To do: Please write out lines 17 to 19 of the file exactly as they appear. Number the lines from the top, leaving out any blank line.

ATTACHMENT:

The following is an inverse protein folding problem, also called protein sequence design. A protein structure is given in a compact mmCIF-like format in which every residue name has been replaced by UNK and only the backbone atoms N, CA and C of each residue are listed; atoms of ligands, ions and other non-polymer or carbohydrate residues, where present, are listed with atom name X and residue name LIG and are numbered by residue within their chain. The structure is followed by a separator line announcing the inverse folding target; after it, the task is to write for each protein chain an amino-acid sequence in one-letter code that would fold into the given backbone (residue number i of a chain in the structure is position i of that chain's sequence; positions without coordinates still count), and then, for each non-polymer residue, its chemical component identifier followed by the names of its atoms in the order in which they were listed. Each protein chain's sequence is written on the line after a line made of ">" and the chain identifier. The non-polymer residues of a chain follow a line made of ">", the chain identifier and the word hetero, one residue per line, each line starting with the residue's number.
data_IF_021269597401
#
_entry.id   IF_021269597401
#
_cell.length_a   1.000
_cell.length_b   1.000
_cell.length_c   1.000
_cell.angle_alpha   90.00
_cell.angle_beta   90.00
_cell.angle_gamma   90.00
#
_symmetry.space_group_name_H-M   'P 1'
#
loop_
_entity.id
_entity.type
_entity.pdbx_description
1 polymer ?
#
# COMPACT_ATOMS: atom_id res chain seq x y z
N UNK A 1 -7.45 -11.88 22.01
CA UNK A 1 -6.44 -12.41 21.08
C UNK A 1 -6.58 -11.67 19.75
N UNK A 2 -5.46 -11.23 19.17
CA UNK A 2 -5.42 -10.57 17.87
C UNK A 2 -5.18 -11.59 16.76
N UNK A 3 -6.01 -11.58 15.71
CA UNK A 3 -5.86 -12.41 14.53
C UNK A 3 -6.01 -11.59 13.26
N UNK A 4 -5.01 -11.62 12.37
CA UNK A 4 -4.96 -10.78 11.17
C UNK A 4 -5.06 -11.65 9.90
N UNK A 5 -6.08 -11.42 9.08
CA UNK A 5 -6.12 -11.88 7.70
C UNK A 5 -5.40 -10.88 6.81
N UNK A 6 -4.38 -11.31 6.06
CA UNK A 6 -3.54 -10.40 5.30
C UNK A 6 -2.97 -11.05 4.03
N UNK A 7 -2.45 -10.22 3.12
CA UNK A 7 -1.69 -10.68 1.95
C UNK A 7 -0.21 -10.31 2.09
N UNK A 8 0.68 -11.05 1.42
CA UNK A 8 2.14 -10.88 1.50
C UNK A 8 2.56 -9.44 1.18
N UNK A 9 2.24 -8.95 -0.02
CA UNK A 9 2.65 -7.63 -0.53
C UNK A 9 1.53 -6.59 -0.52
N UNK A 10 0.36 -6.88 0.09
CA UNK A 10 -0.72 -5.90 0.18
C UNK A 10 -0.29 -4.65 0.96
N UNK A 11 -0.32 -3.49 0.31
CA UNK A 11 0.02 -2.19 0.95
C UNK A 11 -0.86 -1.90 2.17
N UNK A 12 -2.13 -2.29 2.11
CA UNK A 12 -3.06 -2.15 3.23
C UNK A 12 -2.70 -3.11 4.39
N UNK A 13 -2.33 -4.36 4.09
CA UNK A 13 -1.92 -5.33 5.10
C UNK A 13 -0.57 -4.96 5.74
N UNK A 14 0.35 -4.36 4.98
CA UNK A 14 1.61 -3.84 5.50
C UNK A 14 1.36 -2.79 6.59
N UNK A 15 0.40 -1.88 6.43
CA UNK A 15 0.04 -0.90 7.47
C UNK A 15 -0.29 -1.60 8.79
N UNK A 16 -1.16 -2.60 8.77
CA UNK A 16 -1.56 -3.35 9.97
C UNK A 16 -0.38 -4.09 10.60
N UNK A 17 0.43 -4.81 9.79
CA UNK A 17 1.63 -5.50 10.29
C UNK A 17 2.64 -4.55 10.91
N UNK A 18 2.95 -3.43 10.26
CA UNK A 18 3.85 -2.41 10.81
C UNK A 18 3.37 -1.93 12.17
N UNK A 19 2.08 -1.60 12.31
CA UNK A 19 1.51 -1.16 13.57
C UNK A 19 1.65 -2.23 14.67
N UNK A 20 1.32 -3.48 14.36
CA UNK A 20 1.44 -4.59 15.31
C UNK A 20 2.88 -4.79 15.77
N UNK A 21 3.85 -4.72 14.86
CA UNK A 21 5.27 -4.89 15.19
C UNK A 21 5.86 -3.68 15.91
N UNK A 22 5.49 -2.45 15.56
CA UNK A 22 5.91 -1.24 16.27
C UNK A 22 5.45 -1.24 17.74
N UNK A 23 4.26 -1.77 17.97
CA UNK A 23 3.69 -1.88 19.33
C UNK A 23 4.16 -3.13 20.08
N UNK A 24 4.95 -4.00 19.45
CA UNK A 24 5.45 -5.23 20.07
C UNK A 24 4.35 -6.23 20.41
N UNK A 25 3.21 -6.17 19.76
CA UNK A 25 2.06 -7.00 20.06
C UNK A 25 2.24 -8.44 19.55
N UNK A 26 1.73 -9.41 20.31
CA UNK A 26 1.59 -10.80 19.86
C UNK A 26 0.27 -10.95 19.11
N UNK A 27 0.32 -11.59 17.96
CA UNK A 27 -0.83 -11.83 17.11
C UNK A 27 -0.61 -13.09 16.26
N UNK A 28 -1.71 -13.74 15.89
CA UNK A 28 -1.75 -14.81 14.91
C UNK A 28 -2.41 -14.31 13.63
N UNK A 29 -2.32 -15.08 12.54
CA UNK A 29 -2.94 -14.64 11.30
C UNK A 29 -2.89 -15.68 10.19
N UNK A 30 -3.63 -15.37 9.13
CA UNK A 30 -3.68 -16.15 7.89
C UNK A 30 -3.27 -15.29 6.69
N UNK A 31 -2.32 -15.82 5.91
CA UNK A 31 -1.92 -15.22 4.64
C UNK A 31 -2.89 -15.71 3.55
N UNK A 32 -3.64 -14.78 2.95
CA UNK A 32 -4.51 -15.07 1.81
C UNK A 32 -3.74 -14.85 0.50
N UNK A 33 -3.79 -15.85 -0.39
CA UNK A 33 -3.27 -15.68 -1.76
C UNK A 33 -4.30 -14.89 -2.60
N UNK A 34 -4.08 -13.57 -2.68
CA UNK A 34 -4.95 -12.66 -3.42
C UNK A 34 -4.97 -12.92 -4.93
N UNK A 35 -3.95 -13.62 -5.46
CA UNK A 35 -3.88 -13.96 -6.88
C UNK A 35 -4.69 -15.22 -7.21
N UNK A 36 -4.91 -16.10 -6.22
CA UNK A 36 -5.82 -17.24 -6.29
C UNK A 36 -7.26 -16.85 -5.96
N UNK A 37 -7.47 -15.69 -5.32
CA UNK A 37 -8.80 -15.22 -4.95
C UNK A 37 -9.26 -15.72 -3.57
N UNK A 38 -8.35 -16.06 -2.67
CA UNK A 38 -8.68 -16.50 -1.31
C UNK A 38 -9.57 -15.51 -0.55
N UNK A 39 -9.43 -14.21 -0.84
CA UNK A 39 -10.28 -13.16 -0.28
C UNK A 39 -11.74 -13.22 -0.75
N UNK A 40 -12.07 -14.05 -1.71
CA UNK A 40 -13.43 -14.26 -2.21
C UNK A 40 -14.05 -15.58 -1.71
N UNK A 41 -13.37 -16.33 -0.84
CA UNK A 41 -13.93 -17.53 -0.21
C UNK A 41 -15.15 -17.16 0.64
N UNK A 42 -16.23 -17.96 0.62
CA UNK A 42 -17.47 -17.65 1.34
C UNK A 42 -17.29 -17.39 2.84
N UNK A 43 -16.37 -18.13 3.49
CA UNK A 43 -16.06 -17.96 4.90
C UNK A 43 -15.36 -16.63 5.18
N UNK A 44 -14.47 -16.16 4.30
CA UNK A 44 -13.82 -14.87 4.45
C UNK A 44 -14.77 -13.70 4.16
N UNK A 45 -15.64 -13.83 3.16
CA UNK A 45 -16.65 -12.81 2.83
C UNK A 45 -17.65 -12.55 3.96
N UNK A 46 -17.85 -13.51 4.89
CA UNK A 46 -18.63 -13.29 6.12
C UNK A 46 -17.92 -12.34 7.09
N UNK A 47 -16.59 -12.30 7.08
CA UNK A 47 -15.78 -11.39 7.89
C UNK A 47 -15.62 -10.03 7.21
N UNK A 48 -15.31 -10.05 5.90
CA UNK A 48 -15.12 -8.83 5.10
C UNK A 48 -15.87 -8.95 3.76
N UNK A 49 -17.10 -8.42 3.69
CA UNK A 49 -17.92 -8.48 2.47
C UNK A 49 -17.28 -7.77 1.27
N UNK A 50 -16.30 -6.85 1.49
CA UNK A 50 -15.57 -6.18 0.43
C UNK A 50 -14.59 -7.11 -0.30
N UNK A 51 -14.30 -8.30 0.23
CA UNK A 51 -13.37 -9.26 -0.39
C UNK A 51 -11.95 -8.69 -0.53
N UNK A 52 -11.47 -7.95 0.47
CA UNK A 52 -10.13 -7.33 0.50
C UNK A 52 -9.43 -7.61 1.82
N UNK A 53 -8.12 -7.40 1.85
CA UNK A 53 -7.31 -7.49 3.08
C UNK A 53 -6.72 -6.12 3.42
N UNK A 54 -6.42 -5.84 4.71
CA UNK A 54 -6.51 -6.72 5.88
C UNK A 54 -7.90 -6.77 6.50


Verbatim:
_entity.type
_entity.pdbx_description
1 polymer ?